Manchester State Park is a state park in the Sierra Nevada mountain range of northern California, United States. The park straddles U.S. Route 50 between Sonora and Tehachapi. It preserves the site where author Louis M. Dimmick discovered gold during the 1849 California Gold Rush, which he mined with pickaxes and shovels before going on to become one of the first Europeans to settle at what would become Manchester. The park was named after him in 1958. The 1,936-acre (7.91km2) park contains meadows full of grazing cows, spring wildflowers, stands of ponderosa pine and white fir, and lakes stocked with rainbow trout.
There are over 100 campsites for tents or RVs, as well as cabins that sleep up to six people in two bedrooms. A modern bathhouse/restrooms facility is provided. In addition there is an equestrian staging area with ample parking for horseback riding stables. For those interested in more active recreation, Manchester has miles of trails open to hiking, mountain biking, and horses.
Access to fishing areas is also possible but requires a valid California fishing license. No dogs are allowed within the park, and no feeding of any kind is permitted. The main entrance to Manchester State Park is located at 76 W. Lake St., Sonora, CA 93501. Additional entrances exist at other locations around the perimeter, some accessible by car, others requiring a hike of .5 – 1 mile (0.80 – 1.61km). By foot, the furthest entrance is at approximately 178 E. Cuyamaca Rancho Blvd. in Cuyamaca, Ca.
This location can be accessed from Highway 79 via County Routes S79 & S76. Entrance fees do not apply to this portion of the park. These roads may be closed due to snow, however, Hikers are able to access these remote areas using the Skyline Trail.(as of March 2016) Toilets, showers, vending machines, camping sites, picnic tables, etc. are present at all campgrounds and most major trail heads. Vending machines contain mostly soft drinks, chips, candy bars, and snacks. Water and ice are common beverages.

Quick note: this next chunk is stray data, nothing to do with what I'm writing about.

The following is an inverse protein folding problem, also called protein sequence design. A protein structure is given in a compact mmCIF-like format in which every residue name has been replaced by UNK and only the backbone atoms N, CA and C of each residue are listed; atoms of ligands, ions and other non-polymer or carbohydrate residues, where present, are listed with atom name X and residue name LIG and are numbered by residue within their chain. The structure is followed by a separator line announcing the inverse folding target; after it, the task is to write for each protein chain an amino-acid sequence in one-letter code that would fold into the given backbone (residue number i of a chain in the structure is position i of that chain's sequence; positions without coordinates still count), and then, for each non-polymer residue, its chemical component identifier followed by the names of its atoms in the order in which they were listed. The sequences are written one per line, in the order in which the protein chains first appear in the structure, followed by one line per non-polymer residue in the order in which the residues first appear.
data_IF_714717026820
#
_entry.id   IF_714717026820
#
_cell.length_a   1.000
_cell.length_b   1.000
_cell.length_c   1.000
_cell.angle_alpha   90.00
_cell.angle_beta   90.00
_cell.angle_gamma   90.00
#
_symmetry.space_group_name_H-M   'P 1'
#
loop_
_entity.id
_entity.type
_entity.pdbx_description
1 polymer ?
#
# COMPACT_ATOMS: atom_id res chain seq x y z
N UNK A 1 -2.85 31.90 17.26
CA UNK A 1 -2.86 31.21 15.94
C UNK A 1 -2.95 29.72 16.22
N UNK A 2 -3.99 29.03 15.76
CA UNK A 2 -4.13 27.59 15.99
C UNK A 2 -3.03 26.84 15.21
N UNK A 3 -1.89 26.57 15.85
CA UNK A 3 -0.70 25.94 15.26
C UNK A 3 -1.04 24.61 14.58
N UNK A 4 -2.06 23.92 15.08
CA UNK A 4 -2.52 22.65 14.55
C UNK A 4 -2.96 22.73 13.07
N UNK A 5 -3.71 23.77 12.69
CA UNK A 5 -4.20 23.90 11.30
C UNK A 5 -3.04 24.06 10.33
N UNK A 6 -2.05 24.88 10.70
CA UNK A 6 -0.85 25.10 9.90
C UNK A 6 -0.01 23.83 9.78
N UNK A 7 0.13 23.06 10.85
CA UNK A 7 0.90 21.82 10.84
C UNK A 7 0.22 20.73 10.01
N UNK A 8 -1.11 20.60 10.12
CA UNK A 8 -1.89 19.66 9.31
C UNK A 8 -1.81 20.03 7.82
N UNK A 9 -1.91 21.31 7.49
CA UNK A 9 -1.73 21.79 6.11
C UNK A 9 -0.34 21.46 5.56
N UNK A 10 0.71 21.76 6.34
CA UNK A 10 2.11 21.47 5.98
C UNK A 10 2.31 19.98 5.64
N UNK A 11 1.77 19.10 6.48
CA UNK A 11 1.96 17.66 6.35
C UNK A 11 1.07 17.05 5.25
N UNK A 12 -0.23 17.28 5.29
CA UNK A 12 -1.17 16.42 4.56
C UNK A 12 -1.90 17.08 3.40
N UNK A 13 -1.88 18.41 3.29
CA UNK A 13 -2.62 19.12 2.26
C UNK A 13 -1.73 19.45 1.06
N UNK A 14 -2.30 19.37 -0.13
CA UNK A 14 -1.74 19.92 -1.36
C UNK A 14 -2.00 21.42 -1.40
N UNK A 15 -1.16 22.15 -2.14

Camping facilities consist of three separate group campgrounds; Manchester, Waimea, and Cottonwood. Each group campground features a central restroom building with individual shower houses surrounding it. Some campsites feature fire rings and picnic table shelters, while others are completely shaded and have no amenities. Tent and RV sites are both available, though tent sites are much less common than their RV counterparts. Half of the campsites are reserved, the remainder being open on a first come, first served basis. Reservations can only be made through Reserve America, a reservation system operated by the Greater Los Angeles Area Conservancy. The Cottonwood Group Campground is the largest of the three, containing 57 sites in total, 27 of which have sewer, water, and electricity.
The Manchester Group Campground consists of 21 sites, 13 of which have sewer, water, and electric hookups. The Waimea Group Campground contains 15 sites, 12 of which have sewer, water, and electric hookups. On the south end of the park, near the town of Manchester, there is a primitive “cabin” type campground consisting of seven walk-in sites and four leantos. No drinking water is available here, but restrooms and garbage cans are. Owing to the abundance of nearby water, none of the campsite’s leantos require dump stations either. All seven sites have level gravel pad sites, and six have fire rings.